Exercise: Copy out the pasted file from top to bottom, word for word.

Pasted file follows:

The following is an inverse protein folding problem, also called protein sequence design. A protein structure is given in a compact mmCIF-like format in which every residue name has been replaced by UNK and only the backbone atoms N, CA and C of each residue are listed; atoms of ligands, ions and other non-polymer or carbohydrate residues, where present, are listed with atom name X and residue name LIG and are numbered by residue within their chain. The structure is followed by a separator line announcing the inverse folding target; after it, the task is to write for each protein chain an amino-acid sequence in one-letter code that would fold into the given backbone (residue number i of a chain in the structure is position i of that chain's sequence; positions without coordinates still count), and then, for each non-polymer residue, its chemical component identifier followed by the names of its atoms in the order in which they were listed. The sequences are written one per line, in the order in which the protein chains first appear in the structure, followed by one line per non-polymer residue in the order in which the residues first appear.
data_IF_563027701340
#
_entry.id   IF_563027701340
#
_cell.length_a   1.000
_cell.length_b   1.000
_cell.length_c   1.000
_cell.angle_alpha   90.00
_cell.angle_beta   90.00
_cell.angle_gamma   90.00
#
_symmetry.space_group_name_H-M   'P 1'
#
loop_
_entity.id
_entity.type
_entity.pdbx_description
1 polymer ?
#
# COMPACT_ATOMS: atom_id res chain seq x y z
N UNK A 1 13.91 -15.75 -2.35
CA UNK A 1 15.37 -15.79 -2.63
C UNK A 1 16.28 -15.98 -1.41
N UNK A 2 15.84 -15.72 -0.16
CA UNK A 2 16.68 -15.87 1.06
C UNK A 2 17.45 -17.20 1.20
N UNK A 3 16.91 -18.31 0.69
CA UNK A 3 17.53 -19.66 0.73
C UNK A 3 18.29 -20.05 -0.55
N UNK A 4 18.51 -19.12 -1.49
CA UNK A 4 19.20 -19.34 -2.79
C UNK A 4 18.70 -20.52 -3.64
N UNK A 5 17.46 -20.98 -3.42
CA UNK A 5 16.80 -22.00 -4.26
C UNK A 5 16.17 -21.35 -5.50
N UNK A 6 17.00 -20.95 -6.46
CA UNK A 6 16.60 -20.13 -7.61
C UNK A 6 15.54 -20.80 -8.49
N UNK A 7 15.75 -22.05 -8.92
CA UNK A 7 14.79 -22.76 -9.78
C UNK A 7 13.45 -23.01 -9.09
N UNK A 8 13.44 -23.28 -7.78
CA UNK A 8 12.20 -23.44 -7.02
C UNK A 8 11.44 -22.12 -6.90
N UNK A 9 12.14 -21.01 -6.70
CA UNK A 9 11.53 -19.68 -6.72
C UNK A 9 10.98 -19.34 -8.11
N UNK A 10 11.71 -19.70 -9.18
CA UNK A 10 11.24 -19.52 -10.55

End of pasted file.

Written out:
The following is an inverse protein folding problem, also called protein sequence design. A protein structure is given in a compact mmCIF-like format in which every residue name has been replaced by UNK and only the backbone atoms N, CA and C of each residue are listed; atoms of ligands, ions and other non-polymer or carbohydrate residues, where present, are listed with atom name X and residue name LIG and are numbered by residue within their chain. The structure is followed by a separator line announcing the inverse folding target; after it, the task is to write for each protein chain an amino-acid sequence in one-letter code that would fold into the given backbone (residue number i of a chain in the structure is position i of that chain's sequence; positions without coordinates still count), and then, for each non-polymer residue, its chemical component identifier followed by the names of its atoms in the order in which they were listed. The sequences are written one per line, in the order in which the protein chains first appear in the structure, followed by one line per non-polymer residue in the order in which the residues first appear.
data_IF_563027701340
#
_entry.id   IF_563027701340
#
_cell.length_a   1.000
_cell.length_b   1.000
_cell.length_c   1.000
_cell.angle_alpha   90.00
_cell.angle_beta   90.00
_cell.angle_gamma   90.00
#
_symmetry.space_group_name_H-M   'P 1'
#
loop_
_entity.id
_entity.type
_entity.pdbx_description
1 polymer ?
#
# COMPACT_ATOMS: atom_id res chain seq x y z
N UNK A 1 13.91 -15.75 -2.35
CA UNK A 1 15.37 -15.79 -2.63
C UNK A 1 16.28 -15.98 -1.41
N UNK A 2 15.84 -15.72 -0.16
CA UNK A 2 16.68 -15.87 1.06
C UNK A 2 17.45 -17.20 1.20
N UNK A 3 16.91 -18.31 0.69
CA UNK A 3 17.53 -19.66 0.73
C UNK A 3 18.29 -20.05 -0.55
N UNK A 4 18.51 -19.12 -1.49
CA UNK A 4 19.20 -19.34 -2.79
C UNK A 4 18.70 -20.52 -3.64
N UNK A 5 17.46 -20.98 -3.42
CA UNK A 5 16.80 -22.00 -4.26
C UNK A 5 16.17 -21.35 -5.50
N UNK A 6 17.00 -20.95 -6.46
CA UNK A 6 16.60 -20.13 -7.61
C UNK A 6 15.54 -20.80 -8.49
N UNK A 7 15.75 -22.05 -8.92
CA UNK A 7 14.79 -22.76 -9.78
C UNK A 7 13.45 -23.01 -9.09
N UNK A 8 13.44 -23.28 -7.78
CA UNK A 8 12.20 -23.44 -7.02
C UNK A 8 11.44 -22.12 -6.90
N UNK A 9 12.14 -21.01 -6.70
CA UNK A 9 11.53 -19.68 -6.72
C UNK A 9 10.98 -19.34 -8.11
N UNK A 10 11.71 -19.70 -9.18
CA UNK A 10 11.24 -19.52 -10.55